On this 15th annual World AIDS Day, December 1st., the United Nations is calling for an end to the stigma and discrimination associated with the disease.
UN AIDS Executive Director Peter Piot said (Saturday) in Addis Ababa, Ethiopia, that the social prejudice against people with AIDS could be as destructive as the disease itself.
He said, “AIDS kill three million people this year and that’s up from 2.8 million last year. So it continues to kill more people. It continues to infect more people. There are five million new infections and we’ve now 42 million people living with HIV.”
In his World AIDS day message, Dr. Piot noted for the first time in the epidemic history, the number of women living with HIV has risen to 50 % of the global total.
He reminded that stigma and equality push women to the end of treatment queue, worsen HIV risks, sustain sexual violence and deprive girls of schooling.
Yet he said the world needs to remember that women’s organising in care, support and community education has been one key to success against the epidemic.
Saluting World AIDS day, UN Secretary-General Kofi Annan deplored the burden of HIV-related stigma. He said the impact of stigma can be as detrimental as the virus itself. The solitude and lack of support it imposes are deeply wounding to those who suffer from it. Some people may be shunned by their community, or most tragic of all, by their own family.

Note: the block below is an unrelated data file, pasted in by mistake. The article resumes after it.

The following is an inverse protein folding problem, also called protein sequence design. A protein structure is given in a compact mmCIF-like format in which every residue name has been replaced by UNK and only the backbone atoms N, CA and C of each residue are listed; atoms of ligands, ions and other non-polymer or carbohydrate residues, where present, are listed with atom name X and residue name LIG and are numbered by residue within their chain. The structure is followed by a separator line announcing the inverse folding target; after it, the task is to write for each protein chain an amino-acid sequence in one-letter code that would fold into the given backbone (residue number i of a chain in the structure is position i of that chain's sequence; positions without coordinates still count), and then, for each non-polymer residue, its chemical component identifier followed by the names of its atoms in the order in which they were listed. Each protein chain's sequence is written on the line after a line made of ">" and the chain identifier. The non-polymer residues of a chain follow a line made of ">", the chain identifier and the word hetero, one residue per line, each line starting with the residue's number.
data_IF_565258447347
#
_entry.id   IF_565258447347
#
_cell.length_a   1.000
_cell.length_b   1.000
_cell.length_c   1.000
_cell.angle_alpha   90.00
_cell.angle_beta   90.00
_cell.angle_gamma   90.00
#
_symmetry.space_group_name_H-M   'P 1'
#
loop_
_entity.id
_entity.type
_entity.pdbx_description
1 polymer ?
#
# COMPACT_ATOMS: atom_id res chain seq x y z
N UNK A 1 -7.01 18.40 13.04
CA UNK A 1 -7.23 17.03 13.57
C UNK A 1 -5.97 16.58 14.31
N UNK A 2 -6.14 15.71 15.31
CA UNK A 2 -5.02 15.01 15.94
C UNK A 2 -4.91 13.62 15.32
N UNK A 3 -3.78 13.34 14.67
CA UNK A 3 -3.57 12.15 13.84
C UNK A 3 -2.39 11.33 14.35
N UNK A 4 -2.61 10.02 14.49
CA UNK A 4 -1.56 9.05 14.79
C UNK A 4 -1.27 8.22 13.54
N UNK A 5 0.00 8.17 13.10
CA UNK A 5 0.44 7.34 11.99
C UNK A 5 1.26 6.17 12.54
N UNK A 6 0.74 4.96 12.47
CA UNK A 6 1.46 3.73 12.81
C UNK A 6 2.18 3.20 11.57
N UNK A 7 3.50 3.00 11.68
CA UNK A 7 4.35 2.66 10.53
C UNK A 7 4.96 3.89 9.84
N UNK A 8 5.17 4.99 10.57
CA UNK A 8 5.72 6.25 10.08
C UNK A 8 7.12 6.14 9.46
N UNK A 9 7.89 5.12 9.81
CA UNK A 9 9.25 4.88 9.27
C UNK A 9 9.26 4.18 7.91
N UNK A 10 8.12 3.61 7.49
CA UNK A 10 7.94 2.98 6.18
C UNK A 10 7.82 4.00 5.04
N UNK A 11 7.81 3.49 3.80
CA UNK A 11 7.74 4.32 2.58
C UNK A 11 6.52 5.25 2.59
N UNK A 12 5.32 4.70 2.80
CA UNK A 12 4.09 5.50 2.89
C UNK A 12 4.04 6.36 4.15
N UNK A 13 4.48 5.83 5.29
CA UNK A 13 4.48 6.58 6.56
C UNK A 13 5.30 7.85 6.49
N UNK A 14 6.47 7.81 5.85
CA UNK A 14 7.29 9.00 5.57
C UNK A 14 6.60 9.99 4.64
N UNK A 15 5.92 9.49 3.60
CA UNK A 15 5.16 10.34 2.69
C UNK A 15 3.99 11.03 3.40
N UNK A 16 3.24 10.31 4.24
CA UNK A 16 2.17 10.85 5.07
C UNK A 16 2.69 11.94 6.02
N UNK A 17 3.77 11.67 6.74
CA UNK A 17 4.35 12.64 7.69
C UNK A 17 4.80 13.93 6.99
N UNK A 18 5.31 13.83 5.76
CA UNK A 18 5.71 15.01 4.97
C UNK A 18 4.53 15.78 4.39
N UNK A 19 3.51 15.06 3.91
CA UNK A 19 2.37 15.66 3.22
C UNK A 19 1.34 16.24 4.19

The stigma leads to silence, and when it comes to fighting AIDS, Mr. Annan said, silence is death. Whatever laws and regulations are adopted, the most powerful weapons against fighting stigma and silence are the voices of the world’s people speaking up about AIDS.
By adopting the slogan “LIVE AND LET LIVE” , Mr.Annan said, this year’s World AIDS campaign challenges everyone that all people, with or without HIV, can realize their human rights and live in dignity.
On the same note, Burma’s democracy leader Daw Aung San Suu Kyi once told VOA in an interview, “This is a matter of concern for the whole country. National League For Democracy (NLD) does promote awareness on HIV/AIDS to both young and old. We need to be open about this issue. We have to be compassionate towards HIV/AIDS patients. We cannot discriminate against them. We must be open and educate people to make them understand how to prevent the disease from spreading."
Dr. Khin Saw Win from Alberta, Canada who promotes health and human rights also said fear of being stigmatized led HIV patients to come forward to be tested and seeking help for treatment.